Even though petroleum-base fuel prices are on the slide, Americans strongly prefer development of agricultural biofuels such as ethanol and biodiesel. In fact, 80% of those surveyed in a mid-October Harris Interactive poll agreed that national and state governments need to do still more to promote production of biofuels.
The survey also found that 82% of respondents agree that national and state governments should provide financial incentives to biofuels producers to encourage the production and availability of biofuels. And, 69% would use American-made biofuels even if these fuels cost slightly more than conventional gas.
More than eight of every 10 (84%) would be at least somewhat likely to support federal and state political candidates who favor providing incentives to promote increased production and availability of biofuels throughout the United States.
Harris Interactive interviewed 1,031 adults in early October on behalf of the Biotechnology Industry Organization. Jim Greenwood, president and CEO of BIO, says, "Developing domestic biofuels and ending our over-reliance on foreign oil appear to be top concerns among Americans in this election year.
"Reducing dependence on oil and lessening environmental impacts are important to our nation's future economic growth and competitiveness. A strong majority of Americans clearly support federal and state financial incentives to promote development of biofuels such as ethanol that can help end our addiction to oil. And they're ready to support political candidates who favor such incentives."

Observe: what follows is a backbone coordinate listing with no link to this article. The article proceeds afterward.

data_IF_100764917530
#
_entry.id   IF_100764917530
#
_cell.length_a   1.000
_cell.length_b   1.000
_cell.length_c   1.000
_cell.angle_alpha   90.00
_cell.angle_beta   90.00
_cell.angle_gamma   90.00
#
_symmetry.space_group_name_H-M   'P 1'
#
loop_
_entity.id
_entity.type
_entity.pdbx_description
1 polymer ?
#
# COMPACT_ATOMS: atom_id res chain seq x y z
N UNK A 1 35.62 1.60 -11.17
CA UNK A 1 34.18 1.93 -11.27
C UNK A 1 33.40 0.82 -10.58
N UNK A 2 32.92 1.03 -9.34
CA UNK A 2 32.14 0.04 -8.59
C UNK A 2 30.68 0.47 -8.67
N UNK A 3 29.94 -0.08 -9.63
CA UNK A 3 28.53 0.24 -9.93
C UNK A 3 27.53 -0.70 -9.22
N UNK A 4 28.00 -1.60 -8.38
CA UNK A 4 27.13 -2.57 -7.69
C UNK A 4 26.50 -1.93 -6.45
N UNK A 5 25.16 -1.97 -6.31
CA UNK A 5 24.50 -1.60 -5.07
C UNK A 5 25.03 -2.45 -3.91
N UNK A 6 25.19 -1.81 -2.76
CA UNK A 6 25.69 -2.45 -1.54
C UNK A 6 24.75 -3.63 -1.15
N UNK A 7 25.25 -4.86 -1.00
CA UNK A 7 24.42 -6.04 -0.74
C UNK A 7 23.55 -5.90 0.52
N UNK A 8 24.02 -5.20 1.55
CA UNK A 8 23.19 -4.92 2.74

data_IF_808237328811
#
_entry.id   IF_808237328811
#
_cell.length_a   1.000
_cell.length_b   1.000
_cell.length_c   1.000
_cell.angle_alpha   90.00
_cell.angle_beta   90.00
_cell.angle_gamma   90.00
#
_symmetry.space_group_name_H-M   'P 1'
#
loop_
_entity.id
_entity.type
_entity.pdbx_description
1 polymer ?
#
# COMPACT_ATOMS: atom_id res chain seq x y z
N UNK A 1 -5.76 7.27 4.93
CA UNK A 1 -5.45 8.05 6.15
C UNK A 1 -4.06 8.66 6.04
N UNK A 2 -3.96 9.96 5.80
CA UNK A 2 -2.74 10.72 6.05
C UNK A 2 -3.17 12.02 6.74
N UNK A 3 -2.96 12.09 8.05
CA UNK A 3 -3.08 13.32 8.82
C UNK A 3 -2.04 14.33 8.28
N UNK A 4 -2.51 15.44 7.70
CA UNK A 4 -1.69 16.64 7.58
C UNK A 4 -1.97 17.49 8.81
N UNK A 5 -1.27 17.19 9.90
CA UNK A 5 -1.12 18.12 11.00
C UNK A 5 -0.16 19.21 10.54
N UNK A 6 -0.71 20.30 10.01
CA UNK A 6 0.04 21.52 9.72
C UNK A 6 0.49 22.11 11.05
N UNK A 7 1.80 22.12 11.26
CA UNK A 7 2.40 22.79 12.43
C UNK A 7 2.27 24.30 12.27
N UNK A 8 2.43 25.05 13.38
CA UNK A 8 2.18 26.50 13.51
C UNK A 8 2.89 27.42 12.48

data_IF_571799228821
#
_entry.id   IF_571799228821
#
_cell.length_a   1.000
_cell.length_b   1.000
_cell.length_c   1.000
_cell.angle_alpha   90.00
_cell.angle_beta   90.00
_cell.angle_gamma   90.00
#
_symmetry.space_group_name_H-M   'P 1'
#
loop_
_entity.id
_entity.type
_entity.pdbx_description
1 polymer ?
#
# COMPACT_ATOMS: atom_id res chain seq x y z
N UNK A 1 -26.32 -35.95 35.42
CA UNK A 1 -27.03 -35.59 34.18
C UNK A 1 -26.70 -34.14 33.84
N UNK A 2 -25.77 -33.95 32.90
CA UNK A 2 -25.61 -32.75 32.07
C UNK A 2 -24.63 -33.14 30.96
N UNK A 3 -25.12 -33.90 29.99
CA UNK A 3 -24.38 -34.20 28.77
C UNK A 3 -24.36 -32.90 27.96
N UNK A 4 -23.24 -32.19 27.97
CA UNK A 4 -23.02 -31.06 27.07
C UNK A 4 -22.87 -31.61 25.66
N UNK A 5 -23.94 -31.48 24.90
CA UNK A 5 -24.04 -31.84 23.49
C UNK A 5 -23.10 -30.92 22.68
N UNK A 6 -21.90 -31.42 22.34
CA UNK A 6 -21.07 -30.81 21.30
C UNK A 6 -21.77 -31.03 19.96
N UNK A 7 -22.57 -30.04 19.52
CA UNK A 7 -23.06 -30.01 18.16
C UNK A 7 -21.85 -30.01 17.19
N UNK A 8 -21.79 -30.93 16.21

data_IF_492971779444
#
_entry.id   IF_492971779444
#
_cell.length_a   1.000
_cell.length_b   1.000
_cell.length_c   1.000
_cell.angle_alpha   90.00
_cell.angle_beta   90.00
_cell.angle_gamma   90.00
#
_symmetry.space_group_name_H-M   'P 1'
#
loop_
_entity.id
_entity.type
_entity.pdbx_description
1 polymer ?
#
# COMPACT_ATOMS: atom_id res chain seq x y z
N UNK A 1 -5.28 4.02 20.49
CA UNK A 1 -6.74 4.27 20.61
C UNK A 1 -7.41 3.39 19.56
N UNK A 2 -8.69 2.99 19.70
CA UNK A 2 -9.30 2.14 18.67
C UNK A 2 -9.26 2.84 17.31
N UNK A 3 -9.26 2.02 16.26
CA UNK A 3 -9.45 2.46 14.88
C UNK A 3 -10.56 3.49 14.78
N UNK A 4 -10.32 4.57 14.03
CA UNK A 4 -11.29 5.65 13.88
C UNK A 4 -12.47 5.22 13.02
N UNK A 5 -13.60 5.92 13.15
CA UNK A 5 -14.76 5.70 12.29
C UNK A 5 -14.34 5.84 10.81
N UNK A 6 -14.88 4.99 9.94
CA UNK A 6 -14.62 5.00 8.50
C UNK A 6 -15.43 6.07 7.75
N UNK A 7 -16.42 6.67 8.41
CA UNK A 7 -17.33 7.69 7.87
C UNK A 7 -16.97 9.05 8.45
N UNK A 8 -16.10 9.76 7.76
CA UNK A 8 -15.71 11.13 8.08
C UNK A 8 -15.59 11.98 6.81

Americans recognize biofuel production as a national priority, according to Greenwood. "We clearly see support for continuing and expanding existing tax credits and other biofuels production incentives."
The survey also found that 81% rated making America less dependent on foreign oil very important or important. Some 73% rated decreasing gas prices very important or important. And 68% rated creating jobs in rural areas as very important or important.
Next year, Congress will have the opportunity to fund advanced research and provide additional incentives to help build a growing biofuel industry. With industrial biotechnology processes now available to transform crop residues such as corn stover, wheat straw and rice straw into ethanol, America could soon meet an even larger portion of its transportation fuel needs with biofuels. "With ongoing advances in biotechnology, biofuels can help America meet nearly half its transportation-fuel needs by the middle of this century," projects Greenwood.